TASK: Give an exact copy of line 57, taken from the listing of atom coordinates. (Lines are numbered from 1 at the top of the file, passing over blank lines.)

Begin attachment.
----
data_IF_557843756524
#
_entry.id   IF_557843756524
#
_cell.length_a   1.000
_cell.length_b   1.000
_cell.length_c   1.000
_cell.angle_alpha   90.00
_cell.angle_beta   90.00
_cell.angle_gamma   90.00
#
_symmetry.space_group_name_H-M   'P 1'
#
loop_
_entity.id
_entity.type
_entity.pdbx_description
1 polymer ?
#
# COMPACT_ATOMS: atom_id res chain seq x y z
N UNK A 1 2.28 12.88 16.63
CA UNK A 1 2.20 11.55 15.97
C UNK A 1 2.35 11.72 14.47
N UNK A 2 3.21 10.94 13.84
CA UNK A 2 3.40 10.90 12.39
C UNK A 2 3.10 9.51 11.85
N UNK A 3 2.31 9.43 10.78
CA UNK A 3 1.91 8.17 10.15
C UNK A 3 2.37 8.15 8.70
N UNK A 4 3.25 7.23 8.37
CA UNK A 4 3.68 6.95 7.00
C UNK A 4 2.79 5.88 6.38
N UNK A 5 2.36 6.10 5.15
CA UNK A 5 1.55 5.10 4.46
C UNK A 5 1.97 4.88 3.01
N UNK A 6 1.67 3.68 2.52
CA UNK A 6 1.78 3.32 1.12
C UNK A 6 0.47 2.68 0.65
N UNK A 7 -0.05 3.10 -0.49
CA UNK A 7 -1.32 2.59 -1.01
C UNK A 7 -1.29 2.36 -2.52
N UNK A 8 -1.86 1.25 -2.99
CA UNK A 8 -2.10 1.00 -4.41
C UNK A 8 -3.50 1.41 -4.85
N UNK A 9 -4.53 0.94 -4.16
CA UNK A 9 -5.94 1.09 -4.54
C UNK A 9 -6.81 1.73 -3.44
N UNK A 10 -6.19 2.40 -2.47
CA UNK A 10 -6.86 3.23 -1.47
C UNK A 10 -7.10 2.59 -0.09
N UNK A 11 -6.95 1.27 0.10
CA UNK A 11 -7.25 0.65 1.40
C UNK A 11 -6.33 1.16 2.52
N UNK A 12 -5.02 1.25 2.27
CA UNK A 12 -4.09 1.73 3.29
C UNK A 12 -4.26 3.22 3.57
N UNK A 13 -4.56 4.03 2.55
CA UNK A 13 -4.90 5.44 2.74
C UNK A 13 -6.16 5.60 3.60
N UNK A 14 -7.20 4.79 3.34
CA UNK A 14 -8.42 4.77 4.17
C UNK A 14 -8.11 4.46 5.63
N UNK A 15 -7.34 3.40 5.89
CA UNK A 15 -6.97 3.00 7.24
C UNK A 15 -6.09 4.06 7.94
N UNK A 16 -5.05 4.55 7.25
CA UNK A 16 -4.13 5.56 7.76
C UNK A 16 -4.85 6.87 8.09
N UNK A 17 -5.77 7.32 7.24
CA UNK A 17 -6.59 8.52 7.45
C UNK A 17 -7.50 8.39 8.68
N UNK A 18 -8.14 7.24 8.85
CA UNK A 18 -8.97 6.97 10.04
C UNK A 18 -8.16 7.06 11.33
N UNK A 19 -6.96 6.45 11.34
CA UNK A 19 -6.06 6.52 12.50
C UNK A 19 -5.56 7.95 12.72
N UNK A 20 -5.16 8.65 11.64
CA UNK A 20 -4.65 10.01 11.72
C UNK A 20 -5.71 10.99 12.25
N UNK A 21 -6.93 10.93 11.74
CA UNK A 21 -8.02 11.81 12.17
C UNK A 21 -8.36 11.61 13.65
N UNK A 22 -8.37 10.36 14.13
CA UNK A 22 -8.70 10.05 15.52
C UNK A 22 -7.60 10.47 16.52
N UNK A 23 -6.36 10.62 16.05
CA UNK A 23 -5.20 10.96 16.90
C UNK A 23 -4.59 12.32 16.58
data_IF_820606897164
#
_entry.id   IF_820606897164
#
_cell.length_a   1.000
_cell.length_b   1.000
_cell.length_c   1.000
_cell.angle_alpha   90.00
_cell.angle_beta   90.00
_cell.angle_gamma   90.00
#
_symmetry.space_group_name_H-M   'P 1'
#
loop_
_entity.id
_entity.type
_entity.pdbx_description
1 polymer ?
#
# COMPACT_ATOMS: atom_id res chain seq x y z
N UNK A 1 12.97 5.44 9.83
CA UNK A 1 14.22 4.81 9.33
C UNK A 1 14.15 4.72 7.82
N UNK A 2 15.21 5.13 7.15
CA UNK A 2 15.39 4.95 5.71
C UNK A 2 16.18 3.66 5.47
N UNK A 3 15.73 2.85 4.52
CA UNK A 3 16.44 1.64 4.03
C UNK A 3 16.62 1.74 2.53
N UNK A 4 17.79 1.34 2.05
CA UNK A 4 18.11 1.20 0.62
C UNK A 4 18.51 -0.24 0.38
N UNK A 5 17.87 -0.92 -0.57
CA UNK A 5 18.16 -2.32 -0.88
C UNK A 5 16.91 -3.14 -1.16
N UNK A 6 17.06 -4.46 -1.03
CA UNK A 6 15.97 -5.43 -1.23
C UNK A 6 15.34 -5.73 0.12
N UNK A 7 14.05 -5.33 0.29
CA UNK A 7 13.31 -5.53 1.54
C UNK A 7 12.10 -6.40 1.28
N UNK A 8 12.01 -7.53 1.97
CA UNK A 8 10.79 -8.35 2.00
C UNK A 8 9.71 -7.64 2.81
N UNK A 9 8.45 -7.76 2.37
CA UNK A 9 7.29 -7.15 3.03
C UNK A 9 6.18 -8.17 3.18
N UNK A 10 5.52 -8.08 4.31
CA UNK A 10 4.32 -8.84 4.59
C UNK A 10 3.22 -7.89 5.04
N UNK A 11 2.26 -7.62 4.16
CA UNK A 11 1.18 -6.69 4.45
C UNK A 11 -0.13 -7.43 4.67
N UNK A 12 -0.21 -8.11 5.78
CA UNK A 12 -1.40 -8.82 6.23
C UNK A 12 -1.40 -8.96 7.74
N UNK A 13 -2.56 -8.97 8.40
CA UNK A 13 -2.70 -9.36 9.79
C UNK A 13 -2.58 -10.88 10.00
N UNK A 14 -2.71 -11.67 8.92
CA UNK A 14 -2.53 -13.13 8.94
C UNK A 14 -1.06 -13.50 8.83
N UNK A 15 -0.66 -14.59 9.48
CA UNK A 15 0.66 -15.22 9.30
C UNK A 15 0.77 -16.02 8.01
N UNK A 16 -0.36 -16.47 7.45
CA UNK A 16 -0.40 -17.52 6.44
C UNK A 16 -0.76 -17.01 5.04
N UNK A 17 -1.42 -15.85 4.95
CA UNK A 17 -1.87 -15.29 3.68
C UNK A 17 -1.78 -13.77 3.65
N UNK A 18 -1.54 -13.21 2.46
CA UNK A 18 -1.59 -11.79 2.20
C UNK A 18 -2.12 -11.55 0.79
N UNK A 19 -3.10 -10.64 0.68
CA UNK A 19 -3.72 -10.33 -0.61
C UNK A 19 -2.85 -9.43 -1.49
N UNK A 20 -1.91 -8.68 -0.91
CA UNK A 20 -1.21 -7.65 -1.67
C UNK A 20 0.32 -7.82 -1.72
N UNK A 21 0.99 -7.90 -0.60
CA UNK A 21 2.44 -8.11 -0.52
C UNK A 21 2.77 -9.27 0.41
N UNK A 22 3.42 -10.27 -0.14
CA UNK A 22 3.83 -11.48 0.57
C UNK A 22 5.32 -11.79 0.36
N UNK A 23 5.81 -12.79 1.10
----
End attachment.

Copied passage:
N UNK A 13 -4.56 4.03 2.55